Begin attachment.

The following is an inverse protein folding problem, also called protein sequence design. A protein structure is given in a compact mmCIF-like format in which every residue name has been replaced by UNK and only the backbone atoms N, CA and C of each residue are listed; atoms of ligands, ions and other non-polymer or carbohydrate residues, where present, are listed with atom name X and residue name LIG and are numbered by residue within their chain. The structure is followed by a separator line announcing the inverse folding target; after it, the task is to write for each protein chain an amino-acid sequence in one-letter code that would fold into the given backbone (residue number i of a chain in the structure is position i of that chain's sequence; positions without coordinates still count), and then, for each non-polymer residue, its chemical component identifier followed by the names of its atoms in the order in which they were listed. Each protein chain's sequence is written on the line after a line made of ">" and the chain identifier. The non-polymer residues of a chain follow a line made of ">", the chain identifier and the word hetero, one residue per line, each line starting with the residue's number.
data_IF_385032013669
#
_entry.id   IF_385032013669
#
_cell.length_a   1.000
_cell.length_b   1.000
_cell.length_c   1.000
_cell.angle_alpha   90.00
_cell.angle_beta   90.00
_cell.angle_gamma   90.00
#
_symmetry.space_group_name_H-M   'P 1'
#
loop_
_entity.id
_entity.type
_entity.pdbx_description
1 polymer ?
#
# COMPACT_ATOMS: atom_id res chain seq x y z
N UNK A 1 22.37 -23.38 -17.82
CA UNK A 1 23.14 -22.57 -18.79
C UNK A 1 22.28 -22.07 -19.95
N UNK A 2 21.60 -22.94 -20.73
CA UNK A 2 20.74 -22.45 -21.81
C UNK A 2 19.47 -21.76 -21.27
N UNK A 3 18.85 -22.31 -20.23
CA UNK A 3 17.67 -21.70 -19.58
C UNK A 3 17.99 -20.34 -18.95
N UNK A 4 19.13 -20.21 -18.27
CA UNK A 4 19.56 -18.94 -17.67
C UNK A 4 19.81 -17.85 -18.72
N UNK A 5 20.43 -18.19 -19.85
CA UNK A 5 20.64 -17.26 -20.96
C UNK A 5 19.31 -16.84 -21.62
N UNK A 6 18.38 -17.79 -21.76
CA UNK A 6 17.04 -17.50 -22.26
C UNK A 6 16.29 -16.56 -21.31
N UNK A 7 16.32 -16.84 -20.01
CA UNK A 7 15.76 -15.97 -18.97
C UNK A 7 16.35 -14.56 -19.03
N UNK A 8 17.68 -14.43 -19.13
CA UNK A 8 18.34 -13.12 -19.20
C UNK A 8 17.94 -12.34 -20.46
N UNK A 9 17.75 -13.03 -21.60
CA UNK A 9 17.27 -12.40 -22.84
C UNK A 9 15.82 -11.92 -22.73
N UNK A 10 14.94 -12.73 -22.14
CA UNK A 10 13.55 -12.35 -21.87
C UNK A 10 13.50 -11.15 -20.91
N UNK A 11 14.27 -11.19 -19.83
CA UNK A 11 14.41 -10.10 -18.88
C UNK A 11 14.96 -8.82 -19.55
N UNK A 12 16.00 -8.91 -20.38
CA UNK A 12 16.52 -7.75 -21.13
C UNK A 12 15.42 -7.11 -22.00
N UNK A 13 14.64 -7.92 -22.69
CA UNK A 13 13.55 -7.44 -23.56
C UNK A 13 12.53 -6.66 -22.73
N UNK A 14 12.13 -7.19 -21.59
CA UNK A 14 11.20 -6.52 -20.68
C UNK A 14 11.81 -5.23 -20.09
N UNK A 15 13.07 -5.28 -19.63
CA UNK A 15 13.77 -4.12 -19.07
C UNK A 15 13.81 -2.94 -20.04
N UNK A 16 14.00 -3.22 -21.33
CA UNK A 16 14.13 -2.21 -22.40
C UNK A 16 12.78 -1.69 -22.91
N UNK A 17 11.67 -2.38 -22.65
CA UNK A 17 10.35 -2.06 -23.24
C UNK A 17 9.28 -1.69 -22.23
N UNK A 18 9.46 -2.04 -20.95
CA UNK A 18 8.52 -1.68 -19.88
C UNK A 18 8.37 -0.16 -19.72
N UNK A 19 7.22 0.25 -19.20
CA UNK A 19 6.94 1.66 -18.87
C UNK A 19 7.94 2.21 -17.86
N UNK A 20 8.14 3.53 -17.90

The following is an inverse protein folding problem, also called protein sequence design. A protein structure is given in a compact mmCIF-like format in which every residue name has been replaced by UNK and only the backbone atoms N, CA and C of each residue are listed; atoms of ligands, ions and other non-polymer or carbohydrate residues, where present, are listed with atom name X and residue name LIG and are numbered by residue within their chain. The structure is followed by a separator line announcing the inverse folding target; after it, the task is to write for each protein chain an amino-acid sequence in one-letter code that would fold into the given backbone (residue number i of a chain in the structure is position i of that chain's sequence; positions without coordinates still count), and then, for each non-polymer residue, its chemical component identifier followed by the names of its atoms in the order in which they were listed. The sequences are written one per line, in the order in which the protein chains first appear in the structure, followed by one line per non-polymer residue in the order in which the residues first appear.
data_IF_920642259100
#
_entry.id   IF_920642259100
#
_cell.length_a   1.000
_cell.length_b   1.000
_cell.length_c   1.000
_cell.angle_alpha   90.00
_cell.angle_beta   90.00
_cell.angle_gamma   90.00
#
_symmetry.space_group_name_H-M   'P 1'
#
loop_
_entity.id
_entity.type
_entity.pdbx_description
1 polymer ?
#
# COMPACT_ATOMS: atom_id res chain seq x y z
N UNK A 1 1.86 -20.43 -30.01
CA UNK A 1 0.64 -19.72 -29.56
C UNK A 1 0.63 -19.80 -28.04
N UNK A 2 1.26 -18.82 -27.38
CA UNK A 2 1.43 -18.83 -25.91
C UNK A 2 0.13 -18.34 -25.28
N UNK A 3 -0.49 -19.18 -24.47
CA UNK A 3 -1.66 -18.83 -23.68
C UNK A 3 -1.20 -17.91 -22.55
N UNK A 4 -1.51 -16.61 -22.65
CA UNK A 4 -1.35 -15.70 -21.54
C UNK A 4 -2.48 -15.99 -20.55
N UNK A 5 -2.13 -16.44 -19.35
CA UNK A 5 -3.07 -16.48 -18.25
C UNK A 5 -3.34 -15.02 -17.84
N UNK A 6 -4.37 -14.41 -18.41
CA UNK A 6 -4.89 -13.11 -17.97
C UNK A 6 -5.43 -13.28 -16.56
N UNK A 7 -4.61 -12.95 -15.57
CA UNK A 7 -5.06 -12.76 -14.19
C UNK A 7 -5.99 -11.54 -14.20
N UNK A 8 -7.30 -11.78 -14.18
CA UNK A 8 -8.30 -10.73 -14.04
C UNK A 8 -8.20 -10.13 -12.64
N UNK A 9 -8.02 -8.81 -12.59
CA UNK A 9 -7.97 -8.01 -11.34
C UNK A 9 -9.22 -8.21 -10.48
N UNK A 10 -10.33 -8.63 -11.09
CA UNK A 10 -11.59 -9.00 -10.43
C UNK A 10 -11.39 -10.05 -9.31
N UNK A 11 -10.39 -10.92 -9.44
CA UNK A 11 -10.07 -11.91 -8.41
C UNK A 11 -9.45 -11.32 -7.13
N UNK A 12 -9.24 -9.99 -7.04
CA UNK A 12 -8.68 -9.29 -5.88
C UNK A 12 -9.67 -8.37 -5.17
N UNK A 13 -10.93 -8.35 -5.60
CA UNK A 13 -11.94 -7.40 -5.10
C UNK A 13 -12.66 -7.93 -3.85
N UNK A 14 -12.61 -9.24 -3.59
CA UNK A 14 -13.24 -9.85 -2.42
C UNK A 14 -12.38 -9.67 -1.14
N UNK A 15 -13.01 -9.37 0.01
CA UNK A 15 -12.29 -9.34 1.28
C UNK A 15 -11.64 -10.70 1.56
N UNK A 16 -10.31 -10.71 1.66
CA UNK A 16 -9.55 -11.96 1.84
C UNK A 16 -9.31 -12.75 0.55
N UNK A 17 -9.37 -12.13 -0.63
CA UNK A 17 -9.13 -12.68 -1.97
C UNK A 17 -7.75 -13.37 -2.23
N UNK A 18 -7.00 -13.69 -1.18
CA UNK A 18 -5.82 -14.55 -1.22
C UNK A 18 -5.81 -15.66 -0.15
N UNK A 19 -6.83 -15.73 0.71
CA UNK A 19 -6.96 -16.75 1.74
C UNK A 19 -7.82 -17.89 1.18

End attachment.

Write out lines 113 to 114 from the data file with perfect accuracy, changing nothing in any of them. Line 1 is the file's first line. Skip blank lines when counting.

N UNK A 5 -2.13 -16.44 -19.35
CA UNK A 5 -3.07 -16.48 -18.25